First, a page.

Debbie Zoller

From Darkness to Light

With the holidays behind us, people are spending more time in their homes which can feel isolating. I truly understand why those who are able may gravitate to a warmer climate for the winter. For most of us who don’t have this luxury, we have to be creative in order to find ways to help us cope.

The concept of the window of tolerance, developed by Dan Siegel, MD, is a way to recognize and talk about your current mental state. When a person is managing and coping well with their emotions they are operating within their window. This is the ideal place to be.

When someone is feeling anxious, overwhelmed and experiencing a traumatic-stress response they are outside their window of tolerance.

Every winter as we enter the dark, cold months of January and February, I look to expand my window of tolerance by developing creative coping skills. Seasonal affective disorder (SAD) can contribute to depression, social media overload, and losing interest in activities you once enjoyed.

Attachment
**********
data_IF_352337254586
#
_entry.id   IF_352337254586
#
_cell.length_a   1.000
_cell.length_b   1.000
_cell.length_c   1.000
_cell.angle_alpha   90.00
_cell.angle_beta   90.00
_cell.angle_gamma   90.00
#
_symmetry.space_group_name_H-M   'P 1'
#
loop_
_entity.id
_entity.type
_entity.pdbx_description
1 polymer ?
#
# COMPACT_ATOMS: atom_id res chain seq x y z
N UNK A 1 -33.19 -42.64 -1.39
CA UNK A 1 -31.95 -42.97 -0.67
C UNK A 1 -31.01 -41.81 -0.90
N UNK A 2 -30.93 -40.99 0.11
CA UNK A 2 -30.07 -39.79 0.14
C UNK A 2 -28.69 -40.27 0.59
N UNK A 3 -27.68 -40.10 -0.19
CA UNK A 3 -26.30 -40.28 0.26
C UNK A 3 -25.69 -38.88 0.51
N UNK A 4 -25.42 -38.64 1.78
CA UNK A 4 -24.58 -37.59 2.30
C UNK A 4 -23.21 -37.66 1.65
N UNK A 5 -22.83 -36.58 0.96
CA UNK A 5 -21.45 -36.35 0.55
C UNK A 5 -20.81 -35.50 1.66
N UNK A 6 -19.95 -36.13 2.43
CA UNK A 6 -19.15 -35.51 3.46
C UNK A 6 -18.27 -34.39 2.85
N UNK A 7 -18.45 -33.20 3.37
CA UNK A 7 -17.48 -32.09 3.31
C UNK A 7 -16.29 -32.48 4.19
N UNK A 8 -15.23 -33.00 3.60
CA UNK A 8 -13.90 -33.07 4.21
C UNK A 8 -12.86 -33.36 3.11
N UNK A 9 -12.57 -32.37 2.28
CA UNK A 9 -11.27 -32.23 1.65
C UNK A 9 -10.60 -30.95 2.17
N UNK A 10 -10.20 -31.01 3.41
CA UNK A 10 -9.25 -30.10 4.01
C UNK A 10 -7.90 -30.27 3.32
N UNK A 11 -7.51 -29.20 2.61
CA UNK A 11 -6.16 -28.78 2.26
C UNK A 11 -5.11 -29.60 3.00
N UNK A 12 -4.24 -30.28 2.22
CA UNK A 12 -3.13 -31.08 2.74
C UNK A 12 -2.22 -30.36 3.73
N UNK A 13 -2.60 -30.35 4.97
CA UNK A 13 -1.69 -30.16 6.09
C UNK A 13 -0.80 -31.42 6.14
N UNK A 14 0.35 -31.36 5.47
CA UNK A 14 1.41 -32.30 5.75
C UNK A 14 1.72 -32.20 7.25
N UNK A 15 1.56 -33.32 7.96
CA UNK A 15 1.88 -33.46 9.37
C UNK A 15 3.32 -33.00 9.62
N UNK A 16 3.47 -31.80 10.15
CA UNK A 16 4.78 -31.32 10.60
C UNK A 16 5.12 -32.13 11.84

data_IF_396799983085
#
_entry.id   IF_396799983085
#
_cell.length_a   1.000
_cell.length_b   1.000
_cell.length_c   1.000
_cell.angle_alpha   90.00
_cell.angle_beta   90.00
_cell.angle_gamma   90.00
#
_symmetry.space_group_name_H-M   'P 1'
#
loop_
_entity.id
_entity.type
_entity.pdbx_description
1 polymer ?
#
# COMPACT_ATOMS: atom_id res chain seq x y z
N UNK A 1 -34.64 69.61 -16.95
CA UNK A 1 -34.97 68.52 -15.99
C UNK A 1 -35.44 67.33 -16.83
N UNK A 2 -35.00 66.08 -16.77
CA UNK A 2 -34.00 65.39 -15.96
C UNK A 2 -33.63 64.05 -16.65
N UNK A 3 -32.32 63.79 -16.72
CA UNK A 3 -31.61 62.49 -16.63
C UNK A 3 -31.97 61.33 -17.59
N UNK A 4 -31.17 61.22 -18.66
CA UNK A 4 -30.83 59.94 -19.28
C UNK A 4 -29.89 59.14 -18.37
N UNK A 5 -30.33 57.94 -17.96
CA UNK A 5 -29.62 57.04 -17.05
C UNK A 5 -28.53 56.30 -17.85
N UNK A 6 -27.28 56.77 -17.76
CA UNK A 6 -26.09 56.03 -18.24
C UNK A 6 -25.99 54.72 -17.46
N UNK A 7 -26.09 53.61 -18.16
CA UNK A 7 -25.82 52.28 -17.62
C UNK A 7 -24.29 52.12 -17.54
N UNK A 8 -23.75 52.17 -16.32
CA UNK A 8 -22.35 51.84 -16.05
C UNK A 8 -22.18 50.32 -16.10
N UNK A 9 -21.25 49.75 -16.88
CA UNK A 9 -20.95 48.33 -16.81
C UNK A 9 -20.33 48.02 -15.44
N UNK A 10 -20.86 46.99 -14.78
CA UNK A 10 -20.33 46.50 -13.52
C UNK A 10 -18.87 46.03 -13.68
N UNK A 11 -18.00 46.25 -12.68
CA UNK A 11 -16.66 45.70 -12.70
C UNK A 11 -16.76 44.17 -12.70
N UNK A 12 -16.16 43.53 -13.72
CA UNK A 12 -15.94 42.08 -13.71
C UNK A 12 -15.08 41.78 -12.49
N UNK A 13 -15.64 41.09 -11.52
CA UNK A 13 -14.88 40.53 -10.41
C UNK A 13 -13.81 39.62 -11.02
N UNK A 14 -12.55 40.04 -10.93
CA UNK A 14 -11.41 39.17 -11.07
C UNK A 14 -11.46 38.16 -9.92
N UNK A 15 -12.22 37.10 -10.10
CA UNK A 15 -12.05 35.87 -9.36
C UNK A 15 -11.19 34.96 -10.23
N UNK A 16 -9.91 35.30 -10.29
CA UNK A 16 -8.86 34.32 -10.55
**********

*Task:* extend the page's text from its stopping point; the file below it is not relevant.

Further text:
A favorite quote of mine about this season comes from philosopher Albert Camus who said, “In the midst of winter, I found there was, within me, an invincible summer.” This philosophy tells me that we must recognize our inner strength and actively plan for the future.

Plan for the future while cherishing the present. Select an activity that you enjoy whether it be writing, reading, cooking, exercising, connecting, creating, playing games, praying, laughing… The possibilities are endless.

Whether you are doing something just for you or trying something new with a friend, be aware of how you are feeling. It can be helpful to communicate with others when you are feeling vulnerable and outside your window of tolerance.

By developing tools to stabilize your feelings you will increase your capacity to deal with difficult information, emotions, and physical sensations. This will expand your window and help you bring light into the darkness.

Believe that you deserve to indulge in something that makes you feel good.

Debbie Zoller, MSW, LCSW, JFSLV Executive Director